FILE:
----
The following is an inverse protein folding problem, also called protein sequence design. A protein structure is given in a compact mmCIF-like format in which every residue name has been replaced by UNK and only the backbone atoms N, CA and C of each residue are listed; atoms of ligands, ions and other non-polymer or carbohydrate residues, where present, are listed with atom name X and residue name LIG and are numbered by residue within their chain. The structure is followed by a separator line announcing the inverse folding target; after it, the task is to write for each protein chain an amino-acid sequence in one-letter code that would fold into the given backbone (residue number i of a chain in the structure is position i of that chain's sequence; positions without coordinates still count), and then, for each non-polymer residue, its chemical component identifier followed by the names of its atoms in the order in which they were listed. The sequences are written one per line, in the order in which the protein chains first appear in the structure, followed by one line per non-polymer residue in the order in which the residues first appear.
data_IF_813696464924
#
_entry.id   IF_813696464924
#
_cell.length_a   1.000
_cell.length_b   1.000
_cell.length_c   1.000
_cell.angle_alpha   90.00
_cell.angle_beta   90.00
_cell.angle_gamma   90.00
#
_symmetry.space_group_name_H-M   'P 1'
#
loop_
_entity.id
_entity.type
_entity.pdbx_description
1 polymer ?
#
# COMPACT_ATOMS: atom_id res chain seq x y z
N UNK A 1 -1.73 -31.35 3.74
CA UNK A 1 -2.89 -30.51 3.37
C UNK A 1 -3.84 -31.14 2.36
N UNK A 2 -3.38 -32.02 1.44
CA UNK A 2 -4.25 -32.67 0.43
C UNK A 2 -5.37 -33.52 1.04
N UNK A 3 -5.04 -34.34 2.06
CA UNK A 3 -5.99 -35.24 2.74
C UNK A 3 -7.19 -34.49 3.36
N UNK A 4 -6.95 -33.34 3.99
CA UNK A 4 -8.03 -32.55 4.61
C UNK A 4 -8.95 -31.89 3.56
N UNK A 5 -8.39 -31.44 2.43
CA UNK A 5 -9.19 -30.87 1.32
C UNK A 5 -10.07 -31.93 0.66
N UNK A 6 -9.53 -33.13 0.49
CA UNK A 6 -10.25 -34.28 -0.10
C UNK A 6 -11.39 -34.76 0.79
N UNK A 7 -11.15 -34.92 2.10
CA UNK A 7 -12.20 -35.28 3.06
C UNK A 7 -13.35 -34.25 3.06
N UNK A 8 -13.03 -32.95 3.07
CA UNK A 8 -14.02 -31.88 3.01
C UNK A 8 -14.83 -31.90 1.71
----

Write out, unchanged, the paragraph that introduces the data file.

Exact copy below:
The following is an inverse protein folding problem, also called protein sequence design. A protein structure is given in a compact mmCIF-like format in which every residue name has been replaced by UNK and only the backbone atoms N, CA and C of each residue are listed; atoms of ligands, ions and other non-polymer or carbohydrate residues, where present, are listed with atom name X and residue name LIG and are numbered by residue within their chain. The structure is followed by a separator line announcing the inverse folding target; after it, the task is to write for each protein chain an amino-acid sequence in one-letter code that would fold into the given backbone (residue number i of a chain in the structure is position i of that chain's sequence; positions without coordinates still count), and then, for each non-polymer residue, its chemical component identifier followed by the names of its atoms in the order in which they were listed. The sequences are written one per line, in the order in which the protein chains first appear in the structure, followed by one line per non-polymer residue in the order in which the residues first appear.